Class of 1962

Health Center Opens Doors on Holyoke Street

In the fall of 1961, the opening of the new health center on Holyoke Street was the culmination of a multi-year push to improve student health services on campus.

Tocsin Brings Harvard to Forefront of Student Movement

Founded a decade before activism on campus peaked with the 1969 takeover of University Hall, Tocsin signaled of the start of Harvard’s student movement.

Project Tanganyika Fosters International Service

The first PBHA program that took students abroad, Project Tanganyika represented the widespread idealism that emerged at Harvard during the early 1960s.

Radcliffe Breaks the Curfew

During the 1961-’62 school year, debates over the purpose of curfews and other rules for the proper conduct of a Radcliffe student were symptomatic of the emerging revolution in the role of women on Harvard’s campus and beyond.

Harvard LSD Research Draws National Attention

The Harvard Psilocybin Project propelled Harvard to the center of national media attention when details of the project's administration of hallucinogenic drugs to students were exposed in the spring of 1962.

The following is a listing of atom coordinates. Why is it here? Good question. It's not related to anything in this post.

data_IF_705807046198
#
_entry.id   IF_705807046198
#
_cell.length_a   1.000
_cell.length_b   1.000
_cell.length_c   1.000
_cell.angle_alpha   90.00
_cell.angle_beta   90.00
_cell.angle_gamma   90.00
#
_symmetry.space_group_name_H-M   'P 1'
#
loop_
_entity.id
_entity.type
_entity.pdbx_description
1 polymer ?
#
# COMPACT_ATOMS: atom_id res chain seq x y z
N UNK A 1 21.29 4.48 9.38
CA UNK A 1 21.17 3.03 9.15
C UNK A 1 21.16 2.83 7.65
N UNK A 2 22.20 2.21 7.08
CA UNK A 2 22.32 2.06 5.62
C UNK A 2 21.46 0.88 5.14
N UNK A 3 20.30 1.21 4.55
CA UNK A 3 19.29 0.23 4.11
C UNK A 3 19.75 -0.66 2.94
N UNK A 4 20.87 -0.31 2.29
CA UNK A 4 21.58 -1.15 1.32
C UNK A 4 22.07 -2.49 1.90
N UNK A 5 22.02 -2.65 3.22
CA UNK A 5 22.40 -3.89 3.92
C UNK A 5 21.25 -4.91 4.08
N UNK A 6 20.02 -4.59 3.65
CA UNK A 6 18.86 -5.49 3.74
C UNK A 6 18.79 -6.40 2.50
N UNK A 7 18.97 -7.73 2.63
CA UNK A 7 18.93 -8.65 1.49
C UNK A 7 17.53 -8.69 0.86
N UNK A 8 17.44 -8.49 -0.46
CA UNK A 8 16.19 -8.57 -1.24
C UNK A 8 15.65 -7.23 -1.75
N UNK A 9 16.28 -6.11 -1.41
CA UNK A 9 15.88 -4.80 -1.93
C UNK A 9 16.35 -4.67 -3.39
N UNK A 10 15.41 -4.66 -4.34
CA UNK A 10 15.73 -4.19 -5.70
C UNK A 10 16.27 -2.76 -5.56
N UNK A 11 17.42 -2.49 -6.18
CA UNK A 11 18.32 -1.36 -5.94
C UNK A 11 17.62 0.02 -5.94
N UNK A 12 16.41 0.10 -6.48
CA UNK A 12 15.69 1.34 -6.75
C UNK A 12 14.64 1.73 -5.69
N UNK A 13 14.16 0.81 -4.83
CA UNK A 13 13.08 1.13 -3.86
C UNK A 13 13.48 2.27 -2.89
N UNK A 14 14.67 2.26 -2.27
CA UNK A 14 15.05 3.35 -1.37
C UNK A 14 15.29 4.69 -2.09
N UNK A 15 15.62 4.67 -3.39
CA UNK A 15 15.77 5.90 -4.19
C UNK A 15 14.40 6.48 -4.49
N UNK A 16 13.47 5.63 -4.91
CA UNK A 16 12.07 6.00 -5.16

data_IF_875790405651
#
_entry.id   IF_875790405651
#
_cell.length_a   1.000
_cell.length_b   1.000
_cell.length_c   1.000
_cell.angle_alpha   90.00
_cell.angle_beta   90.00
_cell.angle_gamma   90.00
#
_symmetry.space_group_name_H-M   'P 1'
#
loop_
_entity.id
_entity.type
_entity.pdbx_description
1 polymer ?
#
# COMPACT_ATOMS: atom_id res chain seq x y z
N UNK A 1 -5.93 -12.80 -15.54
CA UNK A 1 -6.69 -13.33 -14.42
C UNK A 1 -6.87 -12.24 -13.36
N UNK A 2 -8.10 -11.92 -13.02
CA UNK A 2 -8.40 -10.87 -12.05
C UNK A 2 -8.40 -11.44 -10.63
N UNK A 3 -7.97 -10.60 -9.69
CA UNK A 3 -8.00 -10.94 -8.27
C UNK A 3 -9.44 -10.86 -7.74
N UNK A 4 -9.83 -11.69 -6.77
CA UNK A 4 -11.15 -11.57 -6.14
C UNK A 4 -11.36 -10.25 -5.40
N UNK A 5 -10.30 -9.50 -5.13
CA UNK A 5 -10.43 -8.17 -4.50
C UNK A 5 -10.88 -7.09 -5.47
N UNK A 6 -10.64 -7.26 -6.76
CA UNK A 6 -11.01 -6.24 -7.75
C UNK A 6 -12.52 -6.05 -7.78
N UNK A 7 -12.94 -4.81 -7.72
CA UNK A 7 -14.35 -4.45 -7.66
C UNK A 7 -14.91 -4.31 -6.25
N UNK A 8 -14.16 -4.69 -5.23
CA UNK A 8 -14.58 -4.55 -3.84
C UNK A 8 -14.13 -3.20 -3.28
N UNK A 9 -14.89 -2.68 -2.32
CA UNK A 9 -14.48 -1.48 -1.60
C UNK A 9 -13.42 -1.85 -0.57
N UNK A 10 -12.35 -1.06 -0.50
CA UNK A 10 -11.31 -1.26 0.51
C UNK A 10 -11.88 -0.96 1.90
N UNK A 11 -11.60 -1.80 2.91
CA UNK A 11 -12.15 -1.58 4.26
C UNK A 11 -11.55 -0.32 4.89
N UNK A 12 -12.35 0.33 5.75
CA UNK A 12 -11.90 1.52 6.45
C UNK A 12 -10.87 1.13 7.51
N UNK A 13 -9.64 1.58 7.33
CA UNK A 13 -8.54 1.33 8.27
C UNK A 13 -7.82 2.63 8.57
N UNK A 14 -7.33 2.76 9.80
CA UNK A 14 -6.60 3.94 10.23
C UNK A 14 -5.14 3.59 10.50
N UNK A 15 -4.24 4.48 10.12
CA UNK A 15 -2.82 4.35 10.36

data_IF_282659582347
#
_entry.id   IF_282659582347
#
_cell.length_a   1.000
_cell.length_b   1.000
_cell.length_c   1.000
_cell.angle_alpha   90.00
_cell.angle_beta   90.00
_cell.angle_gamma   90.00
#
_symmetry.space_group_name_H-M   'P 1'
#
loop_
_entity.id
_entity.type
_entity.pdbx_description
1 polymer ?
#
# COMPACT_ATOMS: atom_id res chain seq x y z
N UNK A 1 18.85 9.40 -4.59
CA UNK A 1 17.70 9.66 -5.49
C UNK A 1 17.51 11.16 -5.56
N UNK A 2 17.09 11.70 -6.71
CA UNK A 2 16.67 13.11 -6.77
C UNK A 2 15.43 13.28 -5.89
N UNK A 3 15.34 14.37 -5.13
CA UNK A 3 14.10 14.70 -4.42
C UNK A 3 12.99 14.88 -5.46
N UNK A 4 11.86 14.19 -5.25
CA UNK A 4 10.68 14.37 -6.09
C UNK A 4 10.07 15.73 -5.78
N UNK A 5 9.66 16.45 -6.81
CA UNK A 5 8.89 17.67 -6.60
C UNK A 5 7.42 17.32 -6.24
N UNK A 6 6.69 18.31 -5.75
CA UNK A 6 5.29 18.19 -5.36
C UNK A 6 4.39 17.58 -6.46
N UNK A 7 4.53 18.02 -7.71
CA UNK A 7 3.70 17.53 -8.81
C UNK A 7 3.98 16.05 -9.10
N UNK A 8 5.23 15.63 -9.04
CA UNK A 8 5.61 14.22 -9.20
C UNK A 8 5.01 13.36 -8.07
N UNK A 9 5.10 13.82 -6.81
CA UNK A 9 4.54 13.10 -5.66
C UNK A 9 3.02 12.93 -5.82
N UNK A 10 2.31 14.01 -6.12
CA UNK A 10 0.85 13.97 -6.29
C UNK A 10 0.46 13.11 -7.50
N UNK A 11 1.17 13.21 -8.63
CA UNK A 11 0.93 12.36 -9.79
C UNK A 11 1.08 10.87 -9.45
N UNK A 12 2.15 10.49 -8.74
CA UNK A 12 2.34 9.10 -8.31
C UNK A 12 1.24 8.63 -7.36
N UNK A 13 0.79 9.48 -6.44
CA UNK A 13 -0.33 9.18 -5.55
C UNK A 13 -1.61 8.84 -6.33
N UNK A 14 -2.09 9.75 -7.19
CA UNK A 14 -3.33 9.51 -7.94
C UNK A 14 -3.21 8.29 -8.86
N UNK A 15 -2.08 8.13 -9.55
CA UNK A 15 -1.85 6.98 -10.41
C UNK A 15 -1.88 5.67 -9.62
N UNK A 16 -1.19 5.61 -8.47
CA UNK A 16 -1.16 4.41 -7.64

Barney Frank

Congressman Barney Frank ’61-’62 has made a name for himself as not only one of the most effective members of Congress, but also one of the fiercest and most formidable.

Roald Hoffmann

A world-class chemist and the 1981 Nobel laureate in chemistry, Roald Hoffmann, who received a Ph.D. in chemical physics from Harvard in 1962, is also the author of five books of poetry and three plays.

Theodore J. Kaczynski

Theodore J. Kaczynski ’62 entered Harvard in the fall of 1958 at the age of 16 as a shy, Chicago-raised mathematics prodigy. Twenty years after he took his first class in the Yard, he would mail his first home-made pipe bomb.

Laurence H. Tribe

Despite his long-held interests in issues of justice, few who knew Laurence H. Tribe ’62 as an undergraduate had any idea that he was destined for a career in law.

John C. Culver

Former Iowa Senator John C. Culver '54, who graduated from Harvard Law School in 1962, has been a life-long supporter of Harvard's Institute of Politics.

Margaret E. Atwood

Though Margaret E. Atwood’s time at Radcliffe was littered with obstacles—from gender-based discrimination to cut-throat competition within the English department—she was, and has remained, an unfailingly positive and patient woman.

Elizabeth Holtzman

As a student at Radcliffe College, Elizabeth Holtzman ’62. who would later go on to hold some of the highest offices in New York government, had her first taste of political organizing.

Thomas E. Petri

Congressman Thomas E. Petri ’62 got his first taste of the life of a politician when he was still an undergraduate living in Quincy House.

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